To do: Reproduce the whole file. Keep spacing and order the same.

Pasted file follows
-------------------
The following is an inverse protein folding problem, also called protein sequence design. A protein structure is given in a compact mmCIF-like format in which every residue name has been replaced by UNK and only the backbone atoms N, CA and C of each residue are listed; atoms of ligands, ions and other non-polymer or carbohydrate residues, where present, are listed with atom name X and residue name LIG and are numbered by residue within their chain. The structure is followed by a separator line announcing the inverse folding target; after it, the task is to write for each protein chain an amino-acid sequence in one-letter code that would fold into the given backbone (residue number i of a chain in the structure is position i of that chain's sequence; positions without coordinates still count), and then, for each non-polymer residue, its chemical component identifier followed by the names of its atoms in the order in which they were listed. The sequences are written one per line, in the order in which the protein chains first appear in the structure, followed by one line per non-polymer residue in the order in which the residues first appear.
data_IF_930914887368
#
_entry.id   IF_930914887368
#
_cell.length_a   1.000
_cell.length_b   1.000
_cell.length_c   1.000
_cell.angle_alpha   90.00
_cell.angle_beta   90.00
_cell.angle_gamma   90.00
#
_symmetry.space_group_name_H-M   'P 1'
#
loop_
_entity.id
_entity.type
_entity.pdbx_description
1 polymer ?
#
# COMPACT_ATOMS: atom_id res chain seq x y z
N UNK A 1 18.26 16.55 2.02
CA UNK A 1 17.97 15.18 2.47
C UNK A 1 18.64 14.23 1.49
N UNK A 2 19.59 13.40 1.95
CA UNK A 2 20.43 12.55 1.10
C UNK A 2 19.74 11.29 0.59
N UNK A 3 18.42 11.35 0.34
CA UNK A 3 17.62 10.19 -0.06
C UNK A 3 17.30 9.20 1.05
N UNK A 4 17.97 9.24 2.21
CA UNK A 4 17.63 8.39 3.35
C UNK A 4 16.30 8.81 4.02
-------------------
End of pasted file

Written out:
The following is an inverse protein folding problem, also called protein sequence design. A protein structure is given in a compact mmCIF-like format in which every residue name has been replaced by UNK and only the backbone atoms N, CA and C of each residue are listed; atoms of ligands, ions and other non-polymer or carbohydrate residues, where present, are listed with atom name X and residue name LIG and are numbered by residue within their chain. The structure is followed by a separator line announcing the inverse folding target; after it, the task is to write for each protein chain an amino-acid sequence in one-letter code that would fold into the given backbone (residue number i of a chain in the structure is position i of that chain's sequence; positions without coordinates still count), and then, for each non-polymer residue, its chemical component identifier followed by the names of its atoms in the order in which they were listed. The sequences are written one per line, in the order in which the protein chains first appear in the structure, followed by one line per non-polymer residue in the order in which the residues first appear.
data_IF_930914887368
#
_entry.id   IF_930914887368
#
_cell.length_a   1.000
_cell.length_b   1.000
_cell.length_c   1.000
_cell.angle_alpha   90.00
_cell.angle_beta   90.00
_cell.angle_gamma   90.00
#
_symmetry.space_group_name_H-M   'P 1'
#
loop_
_entity.id
_entity.type
_entity.pdbx_description
1 polymer ?
#
# COMPACT_ATOMS: atom_id res chain seq x y z
N UNK A 1 18.26 16.55 2.02
CA UNK A 1 17.97 15.18 2.47
C UNK A 1 18.64 14.23 1.49
N UNK A 2 19.59 13.40 1.95
CA UNK A 2 20.43 12.55 1.10
C UNK A 2 19.74 11.29 0.59
N UNK A 3 18.42 11.35 0.34
CA UNK A 3 17.62 10.19 -0.06
C UNK A 3 17.30 9.20 1.05
N UNK A 4 17.97 9.24 2.21
CA UNK A 4 17.63 8.39 3.35
C UNK A 4 16.30 8.81 4.02